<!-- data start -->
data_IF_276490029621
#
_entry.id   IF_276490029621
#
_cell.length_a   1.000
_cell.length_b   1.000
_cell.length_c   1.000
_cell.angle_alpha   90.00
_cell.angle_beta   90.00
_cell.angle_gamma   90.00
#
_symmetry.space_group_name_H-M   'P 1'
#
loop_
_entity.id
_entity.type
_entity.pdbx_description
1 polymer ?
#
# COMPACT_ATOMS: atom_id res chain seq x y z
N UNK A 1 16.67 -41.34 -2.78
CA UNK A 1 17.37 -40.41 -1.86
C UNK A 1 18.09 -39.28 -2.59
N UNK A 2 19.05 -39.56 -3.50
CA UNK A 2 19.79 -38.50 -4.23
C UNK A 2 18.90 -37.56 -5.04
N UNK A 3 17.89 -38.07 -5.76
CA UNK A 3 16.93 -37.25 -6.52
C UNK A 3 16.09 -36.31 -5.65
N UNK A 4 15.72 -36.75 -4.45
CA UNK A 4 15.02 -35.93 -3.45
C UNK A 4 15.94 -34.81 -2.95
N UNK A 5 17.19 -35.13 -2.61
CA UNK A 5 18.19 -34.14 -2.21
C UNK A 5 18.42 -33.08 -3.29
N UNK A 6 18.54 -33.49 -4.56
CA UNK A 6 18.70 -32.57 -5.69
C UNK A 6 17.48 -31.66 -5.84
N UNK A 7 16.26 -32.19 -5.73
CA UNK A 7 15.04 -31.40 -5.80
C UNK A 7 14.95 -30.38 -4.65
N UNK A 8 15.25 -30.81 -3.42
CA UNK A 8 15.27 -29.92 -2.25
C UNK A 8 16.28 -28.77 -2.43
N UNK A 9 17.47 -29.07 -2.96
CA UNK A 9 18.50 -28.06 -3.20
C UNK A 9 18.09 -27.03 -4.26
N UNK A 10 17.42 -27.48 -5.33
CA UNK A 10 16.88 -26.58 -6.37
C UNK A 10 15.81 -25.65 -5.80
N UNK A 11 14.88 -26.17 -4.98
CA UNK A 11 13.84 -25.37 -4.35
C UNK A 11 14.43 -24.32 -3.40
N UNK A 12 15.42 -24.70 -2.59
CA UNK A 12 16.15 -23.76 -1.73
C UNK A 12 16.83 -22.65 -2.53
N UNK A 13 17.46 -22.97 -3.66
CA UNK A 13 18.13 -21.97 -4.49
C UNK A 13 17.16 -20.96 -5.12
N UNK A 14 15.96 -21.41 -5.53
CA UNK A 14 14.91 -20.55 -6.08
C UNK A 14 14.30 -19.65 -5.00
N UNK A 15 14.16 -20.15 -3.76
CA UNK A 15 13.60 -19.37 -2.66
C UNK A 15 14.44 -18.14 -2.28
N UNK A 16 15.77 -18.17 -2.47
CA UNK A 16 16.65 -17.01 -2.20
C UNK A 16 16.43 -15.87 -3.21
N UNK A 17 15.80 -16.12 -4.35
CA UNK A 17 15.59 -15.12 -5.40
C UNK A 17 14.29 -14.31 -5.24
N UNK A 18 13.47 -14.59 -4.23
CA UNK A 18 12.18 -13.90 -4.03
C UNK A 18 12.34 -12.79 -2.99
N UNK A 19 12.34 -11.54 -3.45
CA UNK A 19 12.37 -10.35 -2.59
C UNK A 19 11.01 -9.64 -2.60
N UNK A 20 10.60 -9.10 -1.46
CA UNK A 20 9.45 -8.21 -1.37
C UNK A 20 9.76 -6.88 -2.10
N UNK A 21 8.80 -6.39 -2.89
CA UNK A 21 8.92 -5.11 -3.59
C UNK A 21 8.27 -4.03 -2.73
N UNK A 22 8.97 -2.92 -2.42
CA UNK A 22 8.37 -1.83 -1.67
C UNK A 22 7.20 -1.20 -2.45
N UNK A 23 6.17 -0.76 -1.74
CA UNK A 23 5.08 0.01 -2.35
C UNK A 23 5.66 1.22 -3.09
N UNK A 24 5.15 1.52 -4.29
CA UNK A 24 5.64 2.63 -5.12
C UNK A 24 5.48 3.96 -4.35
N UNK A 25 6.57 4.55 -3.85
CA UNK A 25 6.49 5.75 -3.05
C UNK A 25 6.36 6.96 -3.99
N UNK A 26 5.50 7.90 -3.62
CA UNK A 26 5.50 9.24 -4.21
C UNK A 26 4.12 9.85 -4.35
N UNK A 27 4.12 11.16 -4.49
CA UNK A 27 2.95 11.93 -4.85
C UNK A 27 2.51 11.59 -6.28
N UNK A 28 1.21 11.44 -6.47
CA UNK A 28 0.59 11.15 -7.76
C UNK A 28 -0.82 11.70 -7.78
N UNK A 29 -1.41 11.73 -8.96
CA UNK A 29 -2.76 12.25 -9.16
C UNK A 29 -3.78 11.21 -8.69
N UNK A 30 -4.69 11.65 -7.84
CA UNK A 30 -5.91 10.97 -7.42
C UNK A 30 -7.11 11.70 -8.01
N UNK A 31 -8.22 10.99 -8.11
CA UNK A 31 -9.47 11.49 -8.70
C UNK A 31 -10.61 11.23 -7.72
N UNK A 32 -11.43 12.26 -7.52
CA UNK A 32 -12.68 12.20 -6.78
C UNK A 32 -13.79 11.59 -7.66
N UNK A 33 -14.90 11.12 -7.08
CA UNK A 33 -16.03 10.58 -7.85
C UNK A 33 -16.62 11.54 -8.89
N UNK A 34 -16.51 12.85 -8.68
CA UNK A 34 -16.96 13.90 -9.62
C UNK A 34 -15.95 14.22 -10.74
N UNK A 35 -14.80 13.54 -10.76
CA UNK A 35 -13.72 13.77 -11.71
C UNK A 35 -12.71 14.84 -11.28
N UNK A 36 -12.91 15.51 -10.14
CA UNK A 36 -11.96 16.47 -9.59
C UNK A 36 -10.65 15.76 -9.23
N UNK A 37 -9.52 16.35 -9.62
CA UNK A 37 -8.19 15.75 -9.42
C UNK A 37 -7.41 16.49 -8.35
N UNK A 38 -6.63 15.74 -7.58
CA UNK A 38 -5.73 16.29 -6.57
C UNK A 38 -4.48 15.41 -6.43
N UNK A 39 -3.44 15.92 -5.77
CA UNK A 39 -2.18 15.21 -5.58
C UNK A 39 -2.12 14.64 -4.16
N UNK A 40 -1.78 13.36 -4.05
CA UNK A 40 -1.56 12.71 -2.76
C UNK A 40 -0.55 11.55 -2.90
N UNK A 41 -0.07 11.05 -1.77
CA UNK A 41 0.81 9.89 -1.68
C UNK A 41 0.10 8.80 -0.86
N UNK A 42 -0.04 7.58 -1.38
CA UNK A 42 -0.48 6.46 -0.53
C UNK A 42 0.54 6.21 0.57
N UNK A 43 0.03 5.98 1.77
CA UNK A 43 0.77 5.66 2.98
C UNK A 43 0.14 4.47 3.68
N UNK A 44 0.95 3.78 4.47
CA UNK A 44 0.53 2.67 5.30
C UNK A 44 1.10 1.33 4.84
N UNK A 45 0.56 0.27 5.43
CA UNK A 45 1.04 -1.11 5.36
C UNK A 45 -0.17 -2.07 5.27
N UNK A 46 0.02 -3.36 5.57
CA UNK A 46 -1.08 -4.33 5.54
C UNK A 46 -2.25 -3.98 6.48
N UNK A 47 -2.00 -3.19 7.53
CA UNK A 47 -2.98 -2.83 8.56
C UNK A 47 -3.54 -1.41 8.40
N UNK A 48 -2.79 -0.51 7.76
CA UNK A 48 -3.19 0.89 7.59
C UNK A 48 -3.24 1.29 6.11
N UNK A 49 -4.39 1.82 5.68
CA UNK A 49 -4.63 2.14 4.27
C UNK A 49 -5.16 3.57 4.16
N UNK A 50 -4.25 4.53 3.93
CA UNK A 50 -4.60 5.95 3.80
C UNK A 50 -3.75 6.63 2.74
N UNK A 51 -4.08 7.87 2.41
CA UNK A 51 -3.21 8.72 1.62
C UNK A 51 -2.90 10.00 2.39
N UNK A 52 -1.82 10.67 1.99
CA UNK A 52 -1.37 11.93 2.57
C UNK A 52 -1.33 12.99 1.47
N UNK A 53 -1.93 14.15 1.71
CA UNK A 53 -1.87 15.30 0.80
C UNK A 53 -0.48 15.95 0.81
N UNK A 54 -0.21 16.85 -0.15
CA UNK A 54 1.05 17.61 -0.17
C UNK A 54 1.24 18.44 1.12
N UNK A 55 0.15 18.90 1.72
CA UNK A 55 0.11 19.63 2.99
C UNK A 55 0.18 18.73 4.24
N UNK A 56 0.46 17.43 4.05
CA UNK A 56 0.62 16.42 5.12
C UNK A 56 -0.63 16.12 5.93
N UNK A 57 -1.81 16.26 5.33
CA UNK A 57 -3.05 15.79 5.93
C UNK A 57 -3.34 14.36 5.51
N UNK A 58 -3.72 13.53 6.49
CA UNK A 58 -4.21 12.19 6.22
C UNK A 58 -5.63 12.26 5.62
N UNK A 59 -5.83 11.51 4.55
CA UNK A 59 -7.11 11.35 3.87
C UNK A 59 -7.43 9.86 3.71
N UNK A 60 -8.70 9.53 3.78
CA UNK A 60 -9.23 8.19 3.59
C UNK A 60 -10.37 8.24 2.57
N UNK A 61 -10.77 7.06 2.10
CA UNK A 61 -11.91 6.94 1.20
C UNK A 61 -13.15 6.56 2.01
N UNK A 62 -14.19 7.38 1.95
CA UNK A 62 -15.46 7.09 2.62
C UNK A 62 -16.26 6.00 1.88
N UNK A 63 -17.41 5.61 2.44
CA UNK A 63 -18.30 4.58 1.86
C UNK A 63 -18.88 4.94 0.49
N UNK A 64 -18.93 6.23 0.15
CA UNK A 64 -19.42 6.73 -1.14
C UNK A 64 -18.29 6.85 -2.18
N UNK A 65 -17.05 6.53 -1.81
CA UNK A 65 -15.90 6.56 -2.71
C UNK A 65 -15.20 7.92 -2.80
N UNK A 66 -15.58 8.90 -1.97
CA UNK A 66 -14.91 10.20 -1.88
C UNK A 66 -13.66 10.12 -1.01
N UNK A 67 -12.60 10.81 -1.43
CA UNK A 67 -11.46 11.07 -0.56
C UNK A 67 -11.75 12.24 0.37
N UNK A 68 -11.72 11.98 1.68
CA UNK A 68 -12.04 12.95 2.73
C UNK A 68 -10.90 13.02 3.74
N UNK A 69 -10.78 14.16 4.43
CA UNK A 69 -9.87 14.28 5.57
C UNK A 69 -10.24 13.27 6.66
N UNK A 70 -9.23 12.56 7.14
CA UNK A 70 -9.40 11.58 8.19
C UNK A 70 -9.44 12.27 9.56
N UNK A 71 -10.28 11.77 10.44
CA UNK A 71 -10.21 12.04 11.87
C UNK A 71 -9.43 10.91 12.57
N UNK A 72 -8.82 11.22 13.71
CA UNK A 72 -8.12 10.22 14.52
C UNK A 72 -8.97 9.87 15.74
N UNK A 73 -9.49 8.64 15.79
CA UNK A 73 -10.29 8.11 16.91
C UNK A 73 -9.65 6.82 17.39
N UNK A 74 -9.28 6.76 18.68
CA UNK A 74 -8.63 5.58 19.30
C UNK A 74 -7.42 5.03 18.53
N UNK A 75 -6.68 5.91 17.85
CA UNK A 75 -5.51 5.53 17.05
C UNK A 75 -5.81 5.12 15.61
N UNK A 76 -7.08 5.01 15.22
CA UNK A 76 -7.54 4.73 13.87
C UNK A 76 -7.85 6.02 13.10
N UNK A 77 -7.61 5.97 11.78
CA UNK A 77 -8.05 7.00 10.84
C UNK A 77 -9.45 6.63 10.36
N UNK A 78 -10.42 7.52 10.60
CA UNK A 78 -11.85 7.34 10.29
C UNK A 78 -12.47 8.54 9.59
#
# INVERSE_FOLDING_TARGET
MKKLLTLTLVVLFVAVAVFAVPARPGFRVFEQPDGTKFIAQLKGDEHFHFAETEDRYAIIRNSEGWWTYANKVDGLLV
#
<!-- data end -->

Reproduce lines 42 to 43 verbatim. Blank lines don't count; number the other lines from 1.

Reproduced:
N UNK A 8 15.25 -30.81 -3.42
CA UNK A 8 15.27 -29.92 -2.25